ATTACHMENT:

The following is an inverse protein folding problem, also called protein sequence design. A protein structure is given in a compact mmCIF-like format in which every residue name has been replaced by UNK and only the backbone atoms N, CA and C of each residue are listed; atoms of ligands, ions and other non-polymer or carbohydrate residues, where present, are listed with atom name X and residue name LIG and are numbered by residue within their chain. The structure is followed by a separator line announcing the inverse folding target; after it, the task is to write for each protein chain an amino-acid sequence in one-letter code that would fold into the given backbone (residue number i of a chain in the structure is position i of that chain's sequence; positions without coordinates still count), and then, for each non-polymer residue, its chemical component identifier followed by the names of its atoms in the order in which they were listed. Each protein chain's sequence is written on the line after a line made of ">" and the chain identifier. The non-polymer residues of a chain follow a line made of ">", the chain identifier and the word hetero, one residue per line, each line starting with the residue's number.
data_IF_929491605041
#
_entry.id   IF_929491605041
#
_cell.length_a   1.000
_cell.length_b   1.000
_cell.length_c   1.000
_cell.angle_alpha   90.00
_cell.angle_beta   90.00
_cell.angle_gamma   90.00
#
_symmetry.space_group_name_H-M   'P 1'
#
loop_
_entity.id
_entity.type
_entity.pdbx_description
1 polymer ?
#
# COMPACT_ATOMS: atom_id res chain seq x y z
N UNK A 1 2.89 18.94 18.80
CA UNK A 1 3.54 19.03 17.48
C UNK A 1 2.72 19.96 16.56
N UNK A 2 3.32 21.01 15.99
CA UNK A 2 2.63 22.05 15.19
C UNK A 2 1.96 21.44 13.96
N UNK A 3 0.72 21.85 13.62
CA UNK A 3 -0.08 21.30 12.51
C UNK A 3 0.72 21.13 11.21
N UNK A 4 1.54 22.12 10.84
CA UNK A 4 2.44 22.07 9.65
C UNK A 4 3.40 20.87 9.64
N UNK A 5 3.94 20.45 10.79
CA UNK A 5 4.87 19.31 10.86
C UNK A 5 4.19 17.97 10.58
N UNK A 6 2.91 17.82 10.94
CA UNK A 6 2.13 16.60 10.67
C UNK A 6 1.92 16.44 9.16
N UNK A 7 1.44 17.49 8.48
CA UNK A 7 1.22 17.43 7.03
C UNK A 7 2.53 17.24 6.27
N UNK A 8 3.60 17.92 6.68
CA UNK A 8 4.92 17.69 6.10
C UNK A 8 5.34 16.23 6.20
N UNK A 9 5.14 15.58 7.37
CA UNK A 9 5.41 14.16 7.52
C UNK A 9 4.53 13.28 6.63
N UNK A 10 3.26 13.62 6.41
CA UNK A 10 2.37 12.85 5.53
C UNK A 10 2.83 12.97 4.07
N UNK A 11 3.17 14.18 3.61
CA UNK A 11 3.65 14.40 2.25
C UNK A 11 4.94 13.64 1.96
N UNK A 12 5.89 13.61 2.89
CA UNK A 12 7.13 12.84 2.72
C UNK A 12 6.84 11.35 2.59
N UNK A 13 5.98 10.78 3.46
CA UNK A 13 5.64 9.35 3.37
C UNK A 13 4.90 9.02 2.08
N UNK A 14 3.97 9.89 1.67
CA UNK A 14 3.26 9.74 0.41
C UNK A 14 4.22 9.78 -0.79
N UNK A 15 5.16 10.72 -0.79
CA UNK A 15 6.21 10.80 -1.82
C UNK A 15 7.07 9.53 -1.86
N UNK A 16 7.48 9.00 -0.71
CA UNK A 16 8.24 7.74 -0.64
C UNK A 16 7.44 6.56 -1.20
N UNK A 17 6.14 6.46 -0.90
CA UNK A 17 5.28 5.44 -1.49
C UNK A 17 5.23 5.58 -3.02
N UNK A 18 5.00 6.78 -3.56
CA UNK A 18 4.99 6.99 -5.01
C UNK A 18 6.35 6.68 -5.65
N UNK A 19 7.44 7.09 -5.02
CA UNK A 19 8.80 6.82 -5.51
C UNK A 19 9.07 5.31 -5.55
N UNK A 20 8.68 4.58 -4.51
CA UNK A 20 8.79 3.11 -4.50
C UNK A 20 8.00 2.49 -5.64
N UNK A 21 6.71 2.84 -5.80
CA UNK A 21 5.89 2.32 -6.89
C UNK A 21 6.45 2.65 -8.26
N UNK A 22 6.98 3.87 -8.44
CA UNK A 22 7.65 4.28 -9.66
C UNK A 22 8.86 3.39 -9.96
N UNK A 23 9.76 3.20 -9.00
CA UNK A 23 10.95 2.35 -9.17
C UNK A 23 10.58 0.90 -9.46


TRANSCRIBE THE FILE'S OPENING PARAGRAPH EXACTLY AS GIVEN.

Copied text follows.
The following is an inverse protein folding problem, also called protein sequence design. A protein structure is given in a compact mmCIF-like format in which every residue name has been replaced by UNK and only the backbone atoms N, CA and C of each residue are listed; atoms of ligands, ions and other non-polymer or carbohydrate residues, where present, are listed with atom name X and residue name LIG and are numbered by residue within their chain. The structure is followed by a separator line announcing the inverse folding target; after it, the task is to write for each protein chain an amino-acid sequence in one-letter code that would fold into the given backbone (residue number i of a chain in the structure is position i of that chain's sequence; positions without coordinates still count), and then, for each non-polymer residue, its chemical component identifier followed by the names of its atoms in the order in which they were listed. Each protein chain's sequence is written on the line after a line made of ">" and the chain identifier. The non-polymer residues of a chain follow a line made of ">", the chain identifier and the word hetero, one residue per line, each line starting with the residue's number.